Proposed Expansion of Engineered Design in UPC
The International Association of Plumbing and Mechanical Officials (IAPMO) Plumbing Technical Committee appointed a DWV Task Group to evaluate the sizing tables for drainage, waste and vent piping. The objective includes reviewing the current sizing methods for DWV systems and making recommendations based on past and present research and technology. This Task Group met twice to discuss the concept. After considerable debate, the Task Group decided to submit code changes on engineered sizing to Appendix L.
The current sizing of drainage and vent systems in the Uniform Plumbing Code (UPC) are based on historical data. The Task Group realized that, for many taller buildings, the pipe sizing increases indiscriminately. The proposed engineered sizing method would follow the provisions published in the American Society of Plumbing Engineers (ASPE) Plumbing Engineering Design Handbook.
Another concern expressed regarding the sizing of taller buildings was the lack of venting methods utilized in sizing branch intervals for stacks with more than three branch intervals, as well as the venting of offsets. However, with the larger pipe sizes, the venting of an offset is not as important. With the allowance for an engineered sizing method, however, offsets in high-rise buildings would need to be vented. This requirement is included in the proposed code change.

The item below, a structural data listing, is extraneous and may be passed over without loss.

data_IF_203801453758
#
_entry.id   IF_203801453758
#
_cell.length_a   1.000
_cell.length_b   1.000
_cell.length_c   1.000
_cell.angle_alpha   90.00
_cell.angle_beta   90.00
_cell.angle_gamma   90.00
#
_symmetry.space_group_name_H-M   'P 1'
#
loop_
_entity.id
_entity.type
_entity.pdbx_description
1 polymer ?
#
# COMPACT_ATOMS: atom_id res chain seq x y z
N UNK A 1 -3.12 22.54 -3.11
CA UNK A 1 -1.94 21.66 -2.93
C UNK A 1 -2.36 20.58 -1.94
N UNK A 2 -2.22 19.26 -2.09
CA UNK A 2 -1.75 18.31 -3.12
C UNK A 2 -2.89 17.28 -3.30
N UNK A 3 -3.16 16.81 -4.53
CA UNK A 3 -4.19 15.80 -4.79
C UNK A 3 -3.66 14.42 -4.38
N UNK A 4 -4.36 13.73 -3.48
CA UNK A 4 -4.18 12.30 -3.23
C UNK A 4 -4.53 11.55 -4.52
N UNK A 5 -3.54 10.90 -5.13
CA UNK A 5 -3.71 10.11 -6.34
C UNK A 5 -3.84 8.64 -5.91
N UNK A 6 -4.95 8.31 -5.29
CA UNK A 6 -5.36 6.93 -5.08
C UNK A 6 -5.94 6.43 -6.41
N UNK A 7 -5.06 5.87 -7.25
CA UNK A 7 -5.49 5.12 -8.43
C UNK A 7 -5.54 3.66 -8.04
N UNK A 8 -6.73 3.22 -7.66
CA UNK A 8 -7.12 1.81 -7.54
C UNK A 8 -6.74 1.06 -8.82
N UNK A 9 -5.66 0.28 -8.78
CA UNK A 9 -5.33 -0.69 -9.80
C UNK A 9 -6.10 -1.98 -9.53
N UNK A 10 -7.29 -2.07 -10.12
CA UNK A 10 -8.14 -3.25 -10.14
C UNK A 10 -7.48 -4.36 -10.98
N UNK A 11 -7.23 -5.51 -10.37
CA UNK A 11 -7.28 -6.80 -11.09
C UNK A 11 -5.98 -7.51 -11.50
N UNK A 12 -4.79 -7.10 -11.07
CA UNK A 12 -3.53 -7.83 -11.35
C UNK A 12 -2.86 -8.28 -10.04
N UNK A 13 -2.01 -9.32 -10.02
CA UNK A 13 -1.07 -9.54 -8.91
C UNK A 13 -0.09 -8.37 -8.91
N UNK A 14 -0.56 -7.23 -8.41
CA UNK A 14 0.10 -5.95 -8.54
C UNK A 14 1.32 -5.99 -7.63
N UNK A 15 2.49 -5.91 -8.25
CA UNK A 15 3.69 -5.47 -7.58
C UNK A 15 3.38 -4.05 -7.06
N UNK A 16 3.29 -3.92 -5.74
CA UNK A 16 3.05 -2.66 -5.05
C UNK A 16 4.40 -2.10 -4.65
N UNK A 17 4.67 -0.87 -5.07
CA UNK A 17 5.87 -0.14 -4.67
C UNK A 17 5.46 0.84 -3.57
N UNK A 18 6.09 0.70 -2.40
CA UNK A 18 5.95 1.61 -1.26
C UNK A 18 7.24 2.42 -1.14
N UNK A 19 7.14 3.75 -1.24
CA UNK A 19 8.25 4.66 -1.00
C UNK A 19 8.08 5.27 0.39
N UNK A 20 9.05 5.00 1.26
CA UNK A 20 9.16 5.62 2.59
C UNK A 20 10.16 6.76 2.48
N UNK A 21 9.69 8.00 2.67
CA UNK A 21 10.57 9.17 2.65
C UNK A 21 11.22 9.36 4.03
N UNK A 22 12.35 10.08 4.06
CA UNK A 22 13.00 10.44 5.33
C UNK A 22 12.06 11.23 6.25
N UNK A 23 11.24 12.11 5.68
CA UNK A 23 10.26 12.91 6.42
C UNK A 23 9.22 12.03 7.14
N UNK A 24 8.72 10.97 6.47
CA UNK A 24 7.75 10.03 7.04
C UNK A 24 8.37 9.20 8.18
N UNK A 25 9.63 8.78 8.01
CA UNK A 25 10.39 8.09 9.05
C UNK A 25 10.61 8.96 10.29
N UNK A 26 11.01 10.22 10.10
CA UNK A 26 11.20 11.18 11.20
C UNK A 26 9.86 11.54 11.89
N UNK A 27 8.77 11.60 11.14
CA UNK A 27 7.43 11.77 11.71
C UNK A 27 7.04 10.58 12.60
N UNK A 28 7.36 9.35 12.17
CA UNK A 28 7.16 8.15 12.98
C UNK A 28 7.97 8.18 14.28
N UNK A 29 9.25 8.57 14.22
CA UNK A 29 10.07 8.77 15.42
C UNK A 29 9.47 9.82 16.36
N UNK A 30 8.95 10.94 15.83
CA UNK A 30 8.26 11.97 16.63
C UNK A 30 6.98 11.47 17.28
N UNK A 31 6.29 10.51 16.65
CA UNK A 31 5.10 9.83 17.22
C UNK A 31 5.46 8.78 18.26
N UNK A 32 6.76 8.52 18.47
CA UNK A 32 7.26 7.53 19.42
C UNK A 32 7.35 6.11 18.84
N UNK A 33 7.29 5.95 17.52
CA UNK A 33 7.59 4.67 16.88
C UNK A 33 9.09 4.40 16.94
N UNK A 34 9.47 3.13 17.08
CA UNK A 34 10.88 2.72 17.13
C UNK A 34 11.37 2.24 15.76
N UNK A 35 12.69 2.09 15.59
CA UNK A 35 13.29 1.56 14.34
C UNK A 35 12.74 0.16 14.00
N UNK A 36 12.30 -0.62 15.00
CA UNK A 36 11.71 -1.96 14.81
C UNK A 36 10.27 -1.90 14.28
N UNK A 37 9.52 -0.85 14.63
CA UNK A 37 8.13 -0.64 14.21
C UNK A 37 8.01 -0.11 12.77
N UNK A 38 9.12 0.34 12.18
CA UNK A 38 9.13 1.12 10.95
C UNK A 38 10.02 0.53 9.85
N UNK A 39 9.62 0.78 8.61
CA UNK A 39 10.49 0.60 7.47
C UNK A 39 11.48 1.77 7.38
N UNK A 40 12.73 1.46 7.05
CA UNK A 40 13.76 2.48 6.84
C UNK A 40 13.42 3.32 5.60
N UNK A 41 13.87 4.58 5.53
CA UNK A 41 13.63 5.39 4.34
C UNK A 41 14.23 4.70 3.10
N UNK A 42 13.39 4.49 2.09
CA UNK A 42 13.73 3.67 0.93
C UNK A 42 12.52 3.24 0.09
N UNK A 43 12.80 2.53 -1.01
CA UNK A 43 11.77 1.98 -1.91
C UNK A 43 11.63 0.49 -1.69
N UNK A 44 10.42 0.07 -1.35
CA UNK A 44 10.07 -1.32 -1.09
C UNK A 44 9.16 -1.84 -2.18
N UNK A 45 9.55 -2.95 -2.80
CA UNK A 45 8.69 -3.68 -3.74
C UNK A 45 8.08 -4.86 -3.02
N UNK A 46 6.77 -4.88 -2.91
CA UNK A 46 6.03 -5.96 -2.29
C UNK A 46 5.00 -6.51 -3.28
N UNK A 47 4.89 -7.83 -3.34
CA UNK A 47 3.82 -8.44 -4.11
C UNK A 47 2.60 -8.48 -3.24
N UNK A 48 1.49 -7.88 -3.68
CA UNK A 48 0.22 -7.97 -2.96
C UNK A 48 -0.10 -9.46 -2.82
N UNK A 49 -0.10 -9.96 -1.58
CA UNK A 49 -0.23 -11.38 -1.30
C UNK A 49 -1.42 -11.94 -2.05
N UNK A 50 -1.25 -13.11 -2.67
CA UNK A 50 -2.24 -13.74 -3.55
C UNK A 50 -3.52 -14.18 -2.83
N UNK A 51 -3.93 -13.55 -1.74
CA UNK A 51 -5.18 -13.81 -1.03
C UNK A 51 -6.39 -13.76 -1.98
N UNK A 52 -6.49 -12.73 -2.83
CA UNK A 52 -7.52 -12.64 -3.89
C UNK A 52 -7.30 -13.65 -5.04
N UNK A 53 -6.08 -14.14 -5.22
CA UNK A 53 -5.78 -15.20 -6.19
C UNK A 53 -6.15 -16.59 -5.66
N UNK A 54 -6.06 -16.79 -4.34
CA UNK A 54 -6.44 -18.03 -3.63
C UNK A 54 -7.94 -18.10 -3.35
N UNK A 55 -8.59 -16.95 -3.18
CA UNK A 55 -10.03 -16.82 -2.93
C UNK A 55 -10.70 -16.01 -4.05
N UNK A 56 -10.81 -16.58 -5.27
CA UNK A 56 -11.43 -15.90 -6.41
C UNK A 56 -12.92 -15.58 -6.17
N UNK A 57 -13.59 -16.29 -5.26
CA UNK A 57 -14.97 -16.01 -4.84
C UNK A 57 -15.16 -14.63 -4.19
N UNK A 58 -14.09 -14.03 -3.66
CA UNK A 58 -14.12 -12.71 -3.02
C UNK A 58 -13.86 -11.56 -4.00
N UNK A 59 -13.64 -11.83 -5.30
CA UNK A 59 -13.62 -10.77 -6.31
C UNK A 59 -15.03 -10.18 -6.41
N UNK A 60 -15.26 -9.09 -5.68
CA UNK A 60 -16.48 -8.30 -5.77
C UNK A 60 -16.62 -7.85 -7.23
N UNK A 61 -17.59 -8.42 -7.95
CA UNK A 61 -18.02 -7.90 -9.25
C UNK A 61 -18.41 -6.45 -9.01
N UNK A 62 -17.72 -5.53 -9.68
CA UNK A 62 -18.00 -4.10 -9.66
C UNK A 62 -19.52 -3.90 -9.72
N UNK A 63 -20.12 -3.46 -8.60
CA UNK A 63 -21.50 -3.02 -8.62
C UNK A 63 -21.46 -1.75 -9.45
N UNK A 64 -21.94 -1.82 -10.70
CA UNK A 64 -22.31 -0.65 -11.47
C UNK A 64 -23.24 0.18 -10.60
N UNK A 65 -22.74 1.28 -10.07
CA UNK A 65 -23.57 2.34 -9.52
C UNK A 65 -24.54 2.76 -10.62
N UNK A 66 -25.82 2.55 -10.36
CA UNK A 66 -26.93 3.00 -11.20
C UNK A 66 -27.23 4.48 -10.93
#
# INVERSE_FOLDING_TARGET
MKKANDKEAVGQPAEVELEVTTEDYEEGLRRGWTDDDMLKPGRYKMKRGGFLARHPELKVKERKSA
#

ASPE Also Proposes ChangesThe ASPE Legislative Committee proposed a series of code changes that would dovetail into the code changes proposed by the DWV task group. ASPE proposed code changes to Chapter 7 and 9 of the Uniform Plumbing Code that would specifically recognize engineered design of a drainage and vent system. The proposed new sections would reference both Appendix L and Section 301 of the code.
Appendix L contains the engineered design requirements. There has always been a question as to whether Appendix L is a part of the code, or whether it is a separate appendix that needs to be specifically adopted by a jurisdiction. IAPMO considers the provisions in the appendices to be intended to supplement the requirements of this code and are not considered part of this code unless formally adopted as such (see Section 101.4.3 of the 2006 UPC).
Section 301 provides text for approving an engineered plumbing design. This section informs both the inspector and the engineer what is required to be submitted for an engineered design. The section currently appears in the 2006 edition of the Uniform Plumbing Code.
There are two ASPE changes that clean up Appendix L. When bathroom group wet venting was added to Chapter 9, it was not removed from Appendix L. Additionally, when the updated circuit venting requirements were added to Appendix L, the older battery venting section was not deleted.
In the storm drainage chapter, ASPE proposed a code change to recognize its new standard, ASPE 45. This standard addresses the design of syphonic roof drainage systems. This would be the first inclusion of an ASPE standard in a plumbing code. While the standard is not yet in published form, it is anticipated that it will be available by the first meeting of the Plumbing Technical Committee.